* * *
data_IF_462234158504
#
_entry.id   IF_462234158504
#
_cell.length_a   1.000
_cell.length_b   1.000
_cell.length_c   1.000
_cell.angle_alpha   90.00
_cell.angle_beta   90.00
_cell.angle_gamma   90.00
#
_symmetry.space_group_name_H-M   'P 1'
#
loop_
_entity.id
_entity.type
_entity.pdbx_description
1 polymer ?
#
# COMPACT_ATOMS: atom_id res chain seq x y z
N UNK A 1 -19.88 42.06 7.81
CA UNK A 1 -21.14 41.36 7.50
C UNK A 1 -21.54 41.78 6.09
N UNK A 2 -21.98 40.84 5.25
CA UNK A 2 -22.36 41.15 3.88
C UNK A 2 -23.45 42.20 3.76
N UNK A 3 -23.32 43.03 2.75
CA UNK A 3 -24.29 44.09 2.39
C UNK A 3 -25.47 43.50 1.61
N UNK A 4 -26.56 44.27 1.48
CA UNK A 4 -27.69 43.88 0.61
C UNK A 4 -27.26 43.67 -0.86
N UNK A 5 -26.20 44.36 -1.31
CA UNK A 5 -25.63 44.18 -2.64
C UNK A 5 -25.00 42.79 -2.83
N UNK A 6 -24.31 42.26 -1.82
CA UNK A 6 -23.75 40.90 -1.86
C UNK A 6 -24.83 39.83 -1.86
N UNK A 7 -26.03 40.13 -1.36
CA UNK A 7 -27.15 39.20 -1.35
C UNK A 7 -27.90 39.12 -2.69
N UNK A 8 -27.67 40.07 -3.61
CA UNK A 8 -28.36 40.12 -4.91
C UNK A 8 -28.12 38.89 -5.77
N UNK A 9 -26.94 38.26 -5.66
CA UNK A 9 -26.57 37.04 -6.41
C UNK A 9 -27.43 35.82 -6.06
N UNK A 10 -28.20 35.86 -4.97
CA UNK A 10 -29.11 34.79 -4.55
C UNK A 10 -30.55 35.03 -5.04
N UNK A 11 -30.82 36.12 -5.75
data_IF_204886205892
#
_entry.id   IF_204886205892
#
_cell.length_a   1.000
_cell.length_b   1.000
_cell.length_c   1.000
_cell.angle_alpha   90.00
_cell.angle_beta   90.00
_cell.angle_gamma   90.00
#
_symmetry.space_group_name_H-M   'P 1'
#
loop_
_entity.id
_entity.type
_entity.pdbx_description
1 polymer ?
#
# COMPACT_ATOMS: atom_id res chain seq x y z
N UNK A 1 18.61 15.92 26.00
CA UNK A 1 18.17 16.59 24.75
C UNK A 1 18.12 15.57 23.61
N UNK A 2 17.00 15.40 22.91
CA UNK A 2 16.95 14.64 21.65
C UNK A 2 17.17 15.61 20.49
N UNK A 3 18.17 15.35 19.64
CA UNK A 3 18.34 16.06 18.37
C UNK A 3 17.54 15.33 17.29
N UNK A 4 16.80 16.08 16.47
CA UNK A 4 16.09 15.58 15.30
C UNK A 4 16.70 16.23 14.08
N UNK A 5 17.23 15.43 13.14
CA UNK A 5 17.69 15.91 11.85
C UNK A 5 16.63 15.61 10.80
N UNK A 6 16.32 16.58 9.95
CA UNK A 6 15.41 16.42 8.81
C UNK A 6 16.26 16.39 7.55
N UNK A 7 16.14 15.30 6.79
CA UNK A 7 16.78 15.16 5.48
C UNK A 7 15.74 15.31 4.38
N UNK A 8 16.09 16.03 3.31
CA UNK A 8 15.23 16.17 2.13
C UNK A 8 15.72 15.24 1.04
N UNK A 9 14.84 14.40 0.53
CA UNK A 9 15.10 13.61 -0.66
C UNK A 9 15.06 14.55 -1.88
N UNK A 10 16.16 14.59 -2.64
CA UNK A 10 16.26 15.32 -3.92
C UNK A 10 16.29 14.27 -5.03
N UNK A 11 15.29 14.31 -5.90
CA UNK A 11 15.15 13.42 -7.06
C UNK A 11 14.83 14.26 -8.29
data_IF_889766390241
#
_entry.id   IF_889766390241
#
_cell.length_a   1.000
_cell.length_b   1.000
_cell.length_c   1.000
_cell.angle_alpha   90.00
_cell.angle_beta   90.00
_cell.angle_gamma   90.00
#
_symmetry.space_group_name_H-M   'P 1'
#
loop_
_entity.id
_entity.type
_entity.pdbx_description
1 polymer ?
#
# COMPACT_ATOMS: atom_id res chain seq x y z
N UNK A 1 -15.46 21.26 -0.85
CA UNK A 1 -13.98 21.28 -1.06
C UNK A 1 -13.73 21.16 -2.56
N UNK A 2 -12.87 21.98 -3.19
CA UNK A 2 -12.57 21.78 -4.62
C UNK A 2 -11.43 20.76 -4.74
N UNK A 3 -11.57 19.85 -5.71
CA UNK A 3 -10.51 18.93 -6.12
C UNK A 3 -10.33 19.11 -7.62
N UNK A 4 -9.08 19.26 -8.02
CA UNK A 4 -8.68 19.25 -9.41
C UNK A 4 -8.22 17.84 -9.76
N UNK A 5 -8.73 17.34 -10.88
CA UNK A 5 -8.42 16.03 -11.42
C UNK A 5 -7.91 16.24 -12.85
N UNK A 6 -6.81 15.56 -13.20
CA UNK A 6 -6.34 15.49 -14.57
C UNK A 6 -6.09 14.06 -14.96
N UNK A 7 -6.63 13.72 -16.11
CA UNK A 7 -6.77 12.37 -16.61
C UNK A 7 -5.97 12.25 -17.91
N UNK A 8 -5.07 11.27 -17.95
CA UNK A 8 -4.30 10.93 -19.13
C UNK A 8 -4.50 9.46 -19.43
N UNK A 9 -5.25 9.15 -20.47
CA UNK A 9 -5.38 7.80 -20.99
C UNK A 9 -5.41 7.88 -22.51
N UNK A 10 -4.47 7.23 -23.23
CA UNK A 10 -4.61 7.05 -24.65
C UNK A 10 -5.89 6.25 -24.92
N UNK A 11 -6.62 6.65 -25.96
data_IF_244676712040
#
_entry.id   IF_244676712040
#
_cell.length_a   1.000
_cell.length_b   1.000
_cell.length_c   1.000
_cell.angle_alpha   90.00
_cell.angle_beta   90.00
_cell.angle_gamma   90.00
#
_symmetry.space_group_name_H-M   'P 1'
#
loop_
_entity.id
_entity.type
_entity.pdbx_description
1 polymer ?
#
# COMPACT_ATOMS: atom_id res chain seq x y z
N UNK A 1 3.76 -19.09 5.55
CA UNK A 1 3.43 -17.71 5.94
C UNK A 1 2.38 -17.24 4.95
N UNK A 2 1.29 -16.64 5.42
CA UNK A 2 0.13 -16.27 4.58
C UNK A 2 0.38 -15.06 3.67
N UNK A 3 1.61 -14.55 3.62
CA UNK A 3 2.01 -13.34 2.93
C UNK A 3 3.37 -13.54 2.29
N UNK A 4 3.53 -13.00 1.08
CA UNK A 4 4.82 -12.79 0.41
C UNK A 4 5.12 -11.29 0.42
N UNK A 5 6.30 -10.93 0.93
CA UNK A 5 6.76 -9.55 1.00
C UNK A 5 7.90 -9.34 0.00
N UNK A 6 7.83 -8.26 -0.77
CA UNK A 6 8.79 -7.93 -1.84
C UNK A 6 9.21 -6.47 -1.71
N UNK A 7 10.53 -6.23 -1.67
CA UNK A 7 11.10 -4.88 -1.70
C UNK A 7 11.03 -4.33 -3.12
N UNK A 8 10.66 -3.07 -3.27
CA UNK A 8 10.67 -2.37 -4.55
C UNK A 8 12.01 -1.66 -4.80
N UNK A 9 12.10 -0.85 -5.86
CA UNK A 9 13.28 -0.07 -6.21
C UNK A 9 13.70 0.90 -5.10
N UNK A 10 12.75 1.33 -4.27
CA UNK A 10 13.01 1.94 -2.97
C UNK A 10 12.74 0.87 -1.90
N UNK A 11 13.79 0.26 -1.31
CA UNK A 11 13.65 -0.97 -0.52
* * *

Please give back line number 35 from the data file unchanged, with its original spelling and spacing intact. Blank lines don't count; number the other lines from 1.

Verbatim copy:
C UNK A 5 -25.00 42.79 -2.83